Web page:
Just recently, I looked at an old cookbook from which my mother baked, and read her note on the margin: “Bake exactly 1 hour from the moment you put it in the oven.” Her oven might not have been the exact same temperature as mine, but isn’t it the thought that counts?
The Cook’s Bookcase • 831.251.9218 www.cooksbookcase.com
Anina Marcus is a lifelong resident of the Monterey Peninsula. When she isn’t cooking, she is thinking about what to eat, and if she can stave off hunger, she writes.
Turn on, tune in and take action
The local food movement takes the debate to the airwaves
By Elizabeth Limbach
When it comes to food shows on radio and television, the majority consists of how-to demos, foodie travelogues or tense kitchen competitions. While these can leave the audience drooling, they are often void of substantial conversation or insight. Two Santa Cruz-based radio shows are different. They aim to rouse intellectual appetites, and they provide in-depth discussions about food and farming issues and what we can do about them.
The newer of the two, FoodSpeaks, is broadcast from the redwood-lined KZSC station on the UC Santa Cruz campus. The program is the brainchild of several recognizable faces from the Santa Cruz food movement: Santa Cruz Community Farmers’ Market (SCCFM) director Nesh Dhillon, SCCFM education coordinator Nicole Zahm, Food, What?! founder and director Doron Comerchero, and Kate Purcell of Kate’s Kitchen Gardens. With the support of local radio virtuoso John “Sleepy John” Sandidge, FoodSpeaks has taken over his show, Talkabout, at 7pm on the second Wednesday of each month, and will mark its first anniversary this December.
“Food and farming is such a powerful component of this community, as well as economically very significant,” says Dhillon. “And there are a lot of myths about sustainable agriculture or organic farming. The show is a great opportunity to demystify some of those [myths] and to introduce some of the key people who have made [the local food system] what it is.”
The collaborators take turns hosting the show, which Dhillon calls “pretty grassroots and pretty low-fi.” Rethinking the meaning of “value” as it applies to our food system is Dhillon’s main mission with the program.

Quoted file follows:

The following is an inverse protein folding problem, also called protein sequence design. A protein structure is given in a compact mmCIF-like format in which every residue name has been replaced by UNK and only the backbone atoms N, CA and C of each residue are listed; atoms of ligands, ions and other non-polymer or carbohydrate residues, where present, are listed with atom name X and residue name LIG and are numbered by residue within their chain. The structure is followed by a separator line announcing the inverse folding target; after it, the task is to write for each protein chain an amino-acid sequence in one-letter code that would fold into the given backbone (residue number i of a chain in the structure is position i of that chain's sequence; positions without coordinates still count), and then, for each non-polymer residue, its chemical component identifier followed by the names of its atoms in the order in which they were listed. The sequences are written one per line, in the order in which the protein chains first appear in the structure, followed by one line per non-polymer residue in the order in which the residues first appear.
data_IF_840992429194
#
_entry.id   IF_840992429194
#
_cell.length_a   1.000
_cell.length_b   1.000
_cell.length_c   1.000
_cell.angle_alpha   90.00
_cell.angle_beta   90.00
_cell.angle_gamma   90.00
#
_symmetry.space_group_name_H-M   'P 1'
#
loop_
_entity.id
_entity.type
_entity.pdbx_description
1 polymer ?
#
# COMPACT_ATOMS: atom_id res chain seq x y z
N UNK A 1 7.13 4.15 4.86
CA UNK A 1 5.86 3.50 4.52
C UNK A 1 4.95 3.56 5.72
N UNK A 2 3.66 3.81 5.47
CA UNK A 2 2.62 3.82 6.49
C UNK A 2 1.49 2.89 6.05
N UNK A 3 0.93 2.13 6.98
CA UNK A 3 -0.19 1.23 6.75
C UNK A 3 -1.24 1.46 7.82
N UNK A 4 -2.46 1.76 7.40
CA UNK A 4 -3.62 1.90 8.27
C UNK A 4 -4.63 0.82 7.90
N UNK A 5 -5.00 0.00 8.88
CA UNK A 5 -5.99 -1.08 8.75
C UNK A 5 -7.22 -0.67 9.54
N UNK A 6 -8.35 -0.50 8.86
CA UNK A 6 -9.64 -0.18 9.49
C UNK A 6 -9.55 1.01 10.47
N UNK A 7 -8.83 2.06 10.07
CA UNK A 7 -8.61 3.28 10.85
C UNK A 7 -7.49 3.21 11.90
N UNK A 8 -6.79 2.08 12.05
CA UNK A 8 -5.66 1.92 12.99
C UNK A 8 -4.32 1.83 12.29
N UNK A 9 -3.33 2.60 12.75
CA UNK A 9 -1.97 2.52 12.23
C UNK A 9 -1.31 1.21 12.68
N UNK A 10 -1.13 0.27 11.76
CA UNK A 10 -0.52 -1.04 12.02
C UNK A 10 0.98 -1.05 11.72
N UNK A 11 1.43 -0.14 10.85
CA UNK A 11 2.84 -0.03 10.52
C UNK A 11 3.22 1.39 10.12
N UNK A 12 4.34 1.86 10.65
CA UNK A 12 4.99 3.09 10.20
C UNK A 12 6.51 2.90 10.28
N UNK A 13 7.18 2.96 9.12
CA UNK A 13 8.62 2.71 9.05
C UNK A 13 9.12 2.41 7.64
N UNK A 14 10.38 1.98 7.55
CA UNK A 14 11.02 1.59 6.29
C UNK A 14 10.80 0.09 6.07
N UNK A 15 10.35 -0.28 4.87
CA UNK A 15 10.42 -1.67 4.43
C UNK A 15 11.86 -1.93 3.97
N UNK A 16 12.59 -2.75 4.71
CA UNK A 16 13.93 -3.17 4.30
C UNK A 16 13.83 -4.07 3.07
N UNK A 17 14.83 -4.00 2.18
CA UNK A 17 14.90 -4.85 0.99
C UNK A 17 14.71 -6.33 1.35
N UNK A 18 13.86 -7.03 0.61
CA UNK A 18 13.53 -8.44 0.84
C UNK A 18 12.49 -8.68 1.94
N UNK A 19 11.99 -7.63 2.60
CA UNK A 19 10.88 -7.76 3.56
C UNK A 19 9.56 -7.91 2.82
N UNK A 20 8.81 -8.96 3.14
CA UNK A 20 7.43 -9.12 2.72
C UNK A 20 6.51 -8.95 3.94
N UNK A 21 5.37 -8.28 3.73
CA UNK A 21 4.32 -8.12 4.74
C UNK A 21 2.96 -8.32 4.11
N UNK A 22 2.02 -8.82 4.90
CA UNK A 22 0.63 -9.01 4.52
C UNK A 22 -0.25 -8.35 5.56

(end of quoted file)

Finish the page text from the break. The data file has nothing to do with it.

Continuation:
FoodSpeaks probed the dichotomy between price tags and true worth when Dhillon interviewed el Salchichero owner and sustainable butcher Chris LaVeque last February. “The way [LaVeque] is doing business is just inherently more expensive, and the community needs to understand that in order to support a more sustainable food system, you have to pay more money,” Dhillon says.
To be sure, plenty of the people who tune in are already hip to the issues, and Dhillon acknowledges that “ultimately, the survival of this movement rests upon the folks that aren’t [yet] a part of it.” As a result, despite their passion for their mission, the FoodSpeaks team strives to avoid sounding preachy, and embraces “educate” and “encourage” as their mantras.
Clear across town, nestled on the banks of the Corcoran Lagoon, broadcast veteran Michael Olson is nearly 20 years into hosting Food Chain Radio at KSCO, Santa Cruz’s oldest radio station. He began broadcasting the show from the station’s vintage 1947 RCA studio (the last of its kind in the country) in 1994, soon after publishing his book MetroFarm, which looks at growing food for profit in urban areas. More than 900 episodes of What’s Eating What (and syndication on 25 stations nationwide) later, Olson says the show’s primary theme has remained the same.